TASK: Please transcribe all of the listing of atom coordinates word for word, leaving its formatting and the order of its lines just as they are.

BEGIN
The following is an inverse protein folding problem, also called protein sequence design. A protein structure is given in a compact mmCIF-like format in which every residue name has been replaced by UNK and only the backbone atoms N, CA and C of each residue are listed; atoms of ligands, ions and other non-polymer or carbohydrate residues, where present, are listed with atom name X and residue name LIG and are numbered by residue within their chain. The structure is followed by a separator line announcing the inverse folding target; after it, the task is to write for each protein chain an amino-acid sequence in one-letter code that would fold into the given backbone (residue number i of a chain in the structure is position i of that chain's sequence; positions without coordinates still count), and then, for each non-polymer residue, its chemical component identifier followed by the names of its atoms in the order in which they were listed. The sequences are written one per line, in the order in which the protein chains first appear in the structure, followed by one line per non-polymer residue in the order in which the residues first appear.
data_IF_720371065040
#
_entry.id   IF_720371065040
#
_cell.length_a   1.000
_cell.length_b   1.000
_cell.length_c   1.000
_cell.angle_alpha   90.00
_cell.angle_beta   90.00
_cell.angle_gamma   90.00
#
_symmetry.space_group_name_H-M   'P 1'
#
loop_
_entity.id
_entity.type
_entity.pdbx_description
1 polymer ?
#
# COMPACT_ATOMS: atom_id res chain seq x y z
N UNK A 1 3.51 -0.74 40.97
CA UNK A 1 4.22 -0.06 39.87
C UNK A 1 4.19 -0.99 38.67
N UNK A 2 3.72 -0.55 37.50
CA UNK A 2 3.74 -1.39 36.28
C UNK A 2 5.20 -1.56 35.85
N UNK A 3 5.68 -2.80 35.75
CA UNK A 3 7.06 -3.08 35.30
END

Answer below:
The following is an inverse protein folding problem, also called protein sequence design. A protein structure is given in a compact mmCIF-like format in which every residue name has been replaced by UNK and only the backbone atoms N, CA and C of each residue are listed; atoms of ligands, ions and other non-polymer or carbohydrate residues, where present, are listed with atom name X and residue name LIG and are numbered by residue within their chain. The structure is followed by a separator line announcing the inverse folding target; after it, the task is to write for each protein chain an amino-acid sequence in one-letter code that would fold into the given backbone (residue number i of a chain in the structure is position i of that chain's sequence; positions without coordinates still count), and then, for each non-polymer residue, its chemical component identifier followed by the names of its atoms in the order in which they were listed. The sequences are written one per line, in the order in which the protein chains first appear in the structure, followed by one line per non-polymer residue in the order in which the residues first appear.
data_IF_720371065040
#
_entry.id   IF_720371065040
#
_cell.length_a   1.000
_cell.length_b   1.000
_cell.length_c   1.000
_cell.angle_alpha   90.00
_cell.angle_beta   90.00
_cell.angle_gamma   90.00
#
_symmetry.space_group_name_H-M   'P 1'
#
loop_
_entity.id
_entity.type
_entity.pdbx_description
1 polymer ?
#
# COMPACT_ATOMS: atom_id res chain seq x y z
N UNK A 1 3.51 -0.74 40.97
CA UNK A 1 4.22 -0.06 39.87
C UNK A 1 4.19 -0.99 38.67
N UNK A 2 3.72 -0.55 37.50
CA UNK A 2 3.74 -1.39 36.28
C UNK A 2 5.20 -1.56 35.85
N UNK A 3 5.68 -2.80 35.75
CA UNK A 3 7.06 -3.08 35.30